What does it take to kill a grey squirrel? It is perfectly possible for members of the public who have no previous experience of lethal control of mammals to become trained in trapping and dispatch methods, if they are able to process the reality of taking a life. But better placed are those who already have the skills needed to operate traps and dispatch greys using firearm or priest. These people are the keepers and the hunterconservationists that belong to our fieldsports community.
I was recently shown a 1964 entry in the fascinating record book of the Wartling Hill Grey Squirrel Club; at the bottom of the entry: “This made the club’s total of squirrels killed 1949 to 1964 = 5,657.” Many pages later, by 1980 the total had risen to 8,022 grey squirrels in this one corner of Sussex; a long-serving club member had been actively controlling greys for 30 years. This kind of dedication and efficiency is characteristic of our people.
Further north, grey squirrel controller Brian Fishwick is a retired keeper who now utilises his professional skills as a red squirrel conservation volunteer. Brian moved to Scotland from Northern England, and the local squirrel conservation group was already aware of his particular set of skills when he arrived: “At first I was asked when visiting if I could trap for a few days. At that time, the local red squirrel group had four keepers involved as volunteers in trapping – two ex-keepers and two still working. It was pretty obvious the keepers’ skill-set was ideally suited to preventing the demise of the red squirrel.”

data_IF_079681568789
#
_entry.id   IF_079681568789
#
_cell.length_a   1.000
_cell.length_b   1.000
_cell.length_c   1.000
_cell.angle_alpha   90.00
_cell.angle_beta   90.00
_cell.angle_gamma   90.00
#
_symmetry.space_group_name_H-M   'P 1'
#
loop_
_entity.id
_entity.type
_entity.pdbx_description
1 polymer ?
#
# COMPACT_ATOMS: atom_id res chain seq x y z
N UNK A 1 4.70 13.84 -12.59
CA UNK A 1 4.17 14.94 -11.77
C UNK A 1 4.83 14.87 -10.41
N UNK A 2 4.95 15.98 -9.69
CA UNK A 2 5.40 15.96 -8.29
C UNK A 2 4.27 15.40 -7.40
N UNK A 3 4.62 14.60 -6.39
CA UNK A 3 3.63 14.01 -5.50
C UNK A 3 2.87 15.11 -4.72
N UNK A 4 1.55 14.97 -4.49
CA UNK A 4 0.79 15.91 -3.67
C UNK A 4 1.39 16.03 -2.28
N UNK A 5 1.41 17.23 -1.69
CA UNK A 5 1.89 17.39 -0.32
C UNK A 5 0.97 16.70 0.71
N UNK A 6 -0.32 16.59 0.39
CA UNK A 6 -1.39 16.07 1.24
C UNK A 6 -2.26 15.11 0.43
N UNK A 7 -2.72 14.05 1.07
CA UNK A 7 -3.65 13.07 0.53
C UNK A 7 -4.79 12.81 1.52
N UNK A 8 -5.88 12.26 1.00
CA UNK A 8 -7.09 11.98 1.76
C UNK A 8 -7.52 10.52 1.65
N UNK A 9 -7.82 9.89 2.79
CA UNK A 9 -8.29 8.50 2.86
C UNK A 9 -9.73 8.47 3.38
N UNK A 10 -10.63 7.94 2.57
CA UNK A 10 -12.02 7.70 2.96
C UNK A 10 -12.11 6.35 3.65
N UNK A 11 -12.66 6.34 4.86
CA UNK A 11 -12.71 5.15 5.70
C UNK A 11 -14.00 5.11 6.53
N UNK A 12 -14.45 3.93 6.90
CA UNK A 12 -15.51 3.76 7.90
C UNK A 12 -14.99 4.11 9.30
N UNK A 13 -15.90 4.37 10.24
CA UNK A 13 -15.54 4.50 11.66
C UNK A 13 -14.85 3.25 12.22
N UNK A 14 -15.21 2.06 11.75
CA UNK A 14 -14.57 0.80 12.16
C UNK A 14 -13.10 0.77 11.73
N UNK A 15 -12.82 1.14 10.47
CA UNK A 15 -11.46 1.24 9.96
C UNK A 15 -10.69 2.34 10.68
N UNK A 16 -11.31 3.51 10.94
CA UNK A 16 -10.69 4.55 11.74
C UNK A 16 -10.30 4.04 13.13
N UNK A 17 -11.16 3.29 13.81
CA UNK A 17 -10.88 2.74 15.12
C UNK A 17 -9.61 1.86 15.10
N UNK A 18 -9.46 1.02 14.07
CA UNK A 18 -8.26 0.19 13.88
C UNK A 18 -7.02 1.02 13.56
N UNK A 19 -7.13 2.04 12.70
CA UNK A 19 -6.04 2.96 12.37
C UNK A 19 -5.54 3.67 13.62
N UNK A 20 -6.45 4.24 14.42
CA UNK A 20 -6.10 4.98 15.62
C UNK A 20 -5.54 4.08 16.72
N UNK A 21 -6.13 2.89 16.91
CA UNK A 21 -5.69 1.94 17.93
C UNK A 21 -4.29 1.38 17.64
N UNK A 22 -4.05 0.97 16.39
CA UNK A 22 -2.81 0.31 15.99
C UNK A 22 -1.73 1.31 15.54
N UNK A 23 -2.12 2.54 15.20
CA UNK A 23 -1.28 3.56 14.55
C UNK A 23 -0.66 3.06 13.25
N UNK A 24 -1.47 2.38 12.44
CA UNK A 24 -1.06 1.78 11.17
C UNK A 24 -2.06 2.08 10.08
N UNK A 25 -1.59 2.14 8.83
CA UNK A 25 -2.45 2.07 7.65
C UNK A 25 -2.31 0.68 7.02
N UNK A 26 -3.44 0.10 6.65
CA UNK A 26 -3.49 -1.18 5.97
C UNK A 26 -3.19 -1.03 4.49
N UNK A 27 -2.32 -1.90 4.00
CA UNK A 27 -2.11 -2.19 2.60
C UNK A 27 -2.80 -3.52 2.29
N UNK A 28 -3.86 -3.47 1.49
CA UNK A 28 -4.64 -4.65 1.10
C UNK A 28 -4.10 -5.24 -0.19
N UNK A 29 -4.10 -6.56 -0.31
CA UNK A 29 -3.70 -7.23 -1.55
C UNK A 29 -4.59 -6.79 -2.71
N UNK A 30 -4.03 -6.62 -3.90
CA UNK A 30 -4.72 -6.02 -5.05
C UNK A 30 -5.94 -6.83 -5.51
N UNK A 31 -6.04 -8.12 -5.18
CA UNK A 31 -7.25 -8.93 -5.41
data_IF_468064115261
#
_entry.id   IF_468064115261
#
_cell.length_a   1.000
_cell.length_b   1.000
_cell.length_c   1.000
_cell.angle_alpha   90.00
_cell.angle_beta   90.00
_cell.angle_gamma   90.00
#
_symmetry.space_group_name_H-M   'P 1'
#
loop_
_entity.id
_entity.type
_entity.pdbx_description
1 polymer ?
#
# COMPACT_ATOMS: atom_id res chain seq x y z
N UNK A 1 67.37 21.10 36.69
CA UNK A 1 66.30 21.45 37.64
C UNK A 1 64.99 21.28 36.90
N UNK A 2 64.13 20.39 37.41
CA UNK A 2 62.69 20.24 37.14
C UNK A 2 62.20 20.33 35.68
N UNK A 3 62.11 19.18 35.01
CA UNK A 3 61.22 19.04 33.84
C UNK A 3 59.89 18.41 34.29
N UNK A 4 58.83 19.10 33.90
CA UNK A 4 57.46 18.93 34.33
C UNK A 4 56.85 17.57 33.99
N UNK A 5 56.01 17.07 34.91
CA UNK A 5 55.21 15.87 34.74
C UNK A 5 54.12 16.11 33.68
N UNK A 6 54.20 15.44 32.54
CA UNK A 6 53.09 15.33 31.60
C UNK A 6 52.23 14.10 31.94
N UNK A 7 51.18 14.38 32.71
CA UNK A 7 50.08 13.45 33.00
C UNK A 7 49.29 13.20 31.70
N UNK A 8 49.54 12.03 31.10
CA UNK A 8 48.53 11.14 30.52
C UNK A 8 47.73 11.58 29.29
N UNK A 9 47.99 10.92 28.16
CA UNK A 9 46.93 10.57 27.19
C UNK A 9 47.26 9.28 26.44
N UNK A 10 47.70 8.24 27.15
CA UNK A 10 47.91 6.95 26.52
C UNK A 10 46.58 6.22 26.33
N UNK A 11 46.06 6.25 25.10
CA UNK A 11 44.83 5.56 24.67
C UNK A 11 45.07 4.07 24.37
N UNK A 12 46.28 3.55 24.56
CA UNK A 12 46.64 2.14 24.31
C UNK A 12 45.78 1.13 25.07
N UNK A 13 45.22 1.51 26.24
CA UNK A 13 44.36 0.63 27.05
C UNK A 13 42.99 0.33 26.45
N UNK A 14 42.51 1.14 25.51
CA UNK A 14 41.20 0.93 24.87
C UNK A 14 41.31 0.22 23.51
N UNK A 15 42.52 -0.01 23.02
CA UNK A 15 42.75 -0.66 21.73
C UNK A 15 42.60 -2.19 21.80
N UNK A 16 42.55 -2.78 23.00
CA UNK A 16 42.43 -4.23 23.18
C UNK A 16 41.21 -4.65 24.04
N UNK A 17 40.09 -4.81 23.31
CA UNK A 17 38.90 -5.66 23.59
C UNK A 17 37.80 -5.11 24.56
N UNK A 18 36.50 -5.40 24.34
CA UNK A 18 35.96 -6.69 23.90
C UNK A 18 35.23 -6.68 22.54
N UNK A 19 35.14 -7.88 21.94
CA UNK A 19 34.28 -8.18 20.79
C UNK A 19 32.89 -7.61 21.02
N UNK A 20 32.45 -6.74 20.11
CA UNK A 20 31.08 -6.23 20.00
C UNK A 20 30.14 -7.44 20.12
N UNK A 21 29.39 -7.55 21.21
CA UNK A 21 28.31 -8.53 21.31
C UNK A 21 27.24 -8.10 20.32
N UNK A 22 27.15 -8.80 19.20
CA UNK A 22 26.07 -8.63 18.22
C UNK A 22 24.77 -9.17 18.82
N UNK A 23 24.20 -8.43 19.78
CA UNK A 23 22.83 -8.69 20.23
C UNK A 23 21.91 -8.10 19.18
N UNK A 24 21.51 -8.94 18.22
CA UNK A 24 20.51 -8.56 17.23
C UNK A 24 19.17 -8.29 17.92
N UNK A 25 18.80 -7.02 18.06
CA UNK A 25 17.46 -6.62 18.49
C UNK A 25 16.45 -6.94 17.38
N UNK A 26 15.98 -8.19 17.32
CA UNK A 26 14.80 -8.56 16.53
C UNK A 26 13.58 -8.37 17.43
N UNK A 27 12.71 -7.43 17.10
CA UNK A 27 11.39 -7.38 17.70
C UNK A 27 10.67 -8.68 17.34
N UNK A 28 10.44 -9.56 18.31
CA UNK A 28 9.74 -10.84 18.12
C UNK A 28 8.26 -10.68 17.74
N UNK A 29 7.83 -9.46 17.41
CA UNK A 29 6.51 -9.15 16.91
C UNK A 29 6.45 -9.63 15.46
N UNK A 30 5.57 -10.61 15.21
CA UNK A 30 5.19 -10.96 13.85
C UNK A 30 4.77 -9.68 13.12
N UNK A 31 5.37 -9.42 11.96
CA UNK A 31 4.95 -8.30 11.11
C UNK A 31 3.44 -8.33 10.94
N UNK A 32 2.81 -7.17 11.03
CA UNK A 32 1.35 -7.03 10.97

Brian runs successful traps, and also uses feeding stations in order to bring greys in to be shot: “This is testing in woodland where you have to be ultra-sure it’s a grey before pulling the trigger. No drey-poking here!” So efficient is Brian’s keeper-mentality that the annual cull figure now sits around 40, “but it’s amazing how much more effort is required even though the figures are much smaller than when I started. At times of high densities of greys, the trapping is relatively easy, however when the numbers are reduced to the last few they can really test your trapping and tracking skills, and patience!” And so we see the importance of having extensive on-the-ground experience at the coalface of wildlife management.
Our community often speaks about the value of our conservation work, paid for out of our own pockets because we understand that a healthy environment is vital for everyone. It is reliably estimated that our work amounts to considerably more than that of all the so-called nature charities combined. And where squirrels are concerned, the results speak for themselves; says Brian: “I firmly believe had myself and the other keepers not removed 450 grey squirrels at a critical time in 2015, the red squirrel would be as good as extinct in my area.”
Around the country, red squirrel conservation groups are operating on the red squirrel frontline to protect our natural heritage. Integral to these essential groups are stalwarts from the fieldsports community who are simply getting the job done. Their work may not be silent, but they are undoubtedly working for the greater good.